twilighttremolo: (Default)
[personal profile] twilighttremolo
(Pre-question: in your opinion, what is the culture / etiquette of posting this type of question in the interconlarp or brandeislarp lj communities? In the relatively short time I have been a part of those communities, I have seen that most, but not all, posts are event and scheduling related, but discussiony posts seem to be not-unheard of. Thoughts?)

This is both a general discussion question because I find the topic interesting and a poll for my own information as I work on this larp I'm kind of writing.


What do you think of mechanics in a (theater-style, not paticularly "experimental") larp that are supposed to influence role-playing decisions but are not attached to numerical values, contingency envelopes, or direct actions like powers or spells? The structure I have in mind is, "people generally know that if a group of characters does X, it is likely to have an effect on them, and the most common effect is Y. In character sheets, it is specified how that character is affected by X. Players are asked to take this into account in their role-playing decisions."

In the situation I'm trying to write, the effects are changes in mood. Y is that characters feel more relaxed, but X makes some characters more nervous. For others, it makes them more likely to speak their mind, for others, it makes them more forgiving and favorable in their responses to new information.  I would only have one of this type of mechanic in a game.

Have you played in or written games that used a mechanic of this style? Was it successful? What made it work or not work?

Date: 2011-11-28 06:41 pm (UTC)
From: [identity profile] khyros.livejournal.com
So it sounds like you're talking about an instruction like:
"If you know that someone believes in faeries, you are more likely to trust them or forgive things that would otherwise make you angry."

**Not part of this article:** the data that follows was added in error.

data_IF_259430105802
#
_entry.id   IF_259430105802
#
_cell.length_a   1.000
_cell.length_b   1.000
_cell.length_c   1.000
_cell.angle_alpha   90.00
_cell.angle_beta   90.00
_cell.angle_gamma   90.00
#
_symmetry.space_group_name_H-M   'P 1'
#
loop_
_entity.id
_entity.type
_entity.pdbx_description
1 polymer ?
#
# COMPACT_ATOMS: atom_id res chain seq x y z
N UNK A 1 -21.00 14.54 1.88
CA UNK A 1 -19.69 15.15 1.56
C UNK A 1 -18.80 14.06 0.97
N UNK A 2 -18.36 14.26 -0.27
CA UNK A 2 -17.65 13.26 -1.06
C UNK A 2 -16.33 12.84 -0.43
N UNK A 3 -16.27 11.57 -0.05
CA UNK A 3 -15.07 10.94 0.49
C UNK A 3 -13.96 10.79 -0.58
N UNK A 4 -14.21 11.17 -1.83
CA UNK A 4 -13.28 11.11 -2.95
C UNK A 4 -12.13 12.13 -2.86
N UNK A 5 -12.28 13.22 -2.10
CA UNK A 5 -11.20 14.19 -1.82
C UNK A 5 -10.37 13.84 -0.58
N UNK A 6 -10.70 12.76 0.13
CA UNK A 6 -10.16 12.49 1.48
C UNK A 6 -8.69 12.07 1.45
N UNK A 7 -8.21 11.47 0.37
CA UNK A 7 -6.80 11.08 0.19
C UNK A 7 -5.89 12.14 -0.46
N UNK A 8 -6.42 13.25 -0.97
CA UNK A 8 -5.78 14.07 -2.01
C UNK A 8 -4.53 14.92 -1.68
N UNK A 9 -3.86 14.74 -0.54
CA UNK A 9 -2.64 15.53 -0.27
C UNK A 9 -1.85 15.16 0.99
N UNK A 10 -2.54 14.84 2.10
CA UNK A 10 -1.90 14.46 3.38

If it's not connected to a direct player action, then I don't know if I would personally classify it as a mechanical effect rather than just a strong roleplay guideline.

Date: 2011-11-29 03:45 am (UTC)
From: [identity profile] twilighttremolo.livejournal.com
Based on your example, I guess I agree that a "strong roleplay guideline" would be a better classification in that case.

What I'm talking about is when X is an event or a temporary state of things, rather than a piece of information the character has. I can't decide whether this makes a difference or not.

In my specific example, X is actually a cuddle puddle... it makes sense in context, I promise. So, some characters are more trusting when in a cuddle puddle, a few are more nervous, etc.

Date: 2011-11-29 04:34 am (UTC)
From: [identity profile] khyros.livejournal.com
...Is this the nameless LARP that is happening during the entirety of intercon when you aren't playing other LARPs?

Date: 2011-11-29 06:23 pm (UTC)
From: [identity profile] twilighttremolo.livejournal.com
Haha. Actually, when I attended my first intercon I probably wouldn't have minded having a character sheet for the con, as I'm occasionally very shy and awkward in new social situations and it would have been good to have something to glance down at!

The characters in this game, while not (necessarily) larpers themselves, have some things in common with larpers... I guess it's a larp written for larpers in a somewhat different way than other larps are written for larpers. If that makes sense. :)

Date: 2011-11-28 08:37 pm (UTC)
From: [identity profile] laura47.livejournal.com
i'm totally cool with more discussion posts at [livejournal.com profile] interconlarp (speaking as the comm owner. :)

Date: 2011-11-29 03:48 am (UTC)

Date: 2011-11-29 04:35 am (UTC)
tpau: (Default)
From: [personal profile] tpau
i have foudn this to work for things that are not very important. so e.g. i have used it for being drunk, where in sheets tell folks how much tolerance they have (a lot, a little, etc) and are told to act accordingly.

if it matters, i spell it out. people ignore these things not because they want to cheat but because they can...

Date: 2011-11-29 05:12 am (UTC)
From: [identity profile] natbudin.livejournal.com
Preface: I am, generally speaking, anti-mechanics. Or rather, in favor of as little mechanics as your game can get away with. That said...

I would be worried about such a mechanic making people afraid of doing things they knew would cause an effect, particularly if they didn't know exactly what that effect was going to be. Also, as a player, I often forget to open contingency envelopes at the right times, so I'm pretty sure that in this game, I'd forget my prescribed reaction at least once.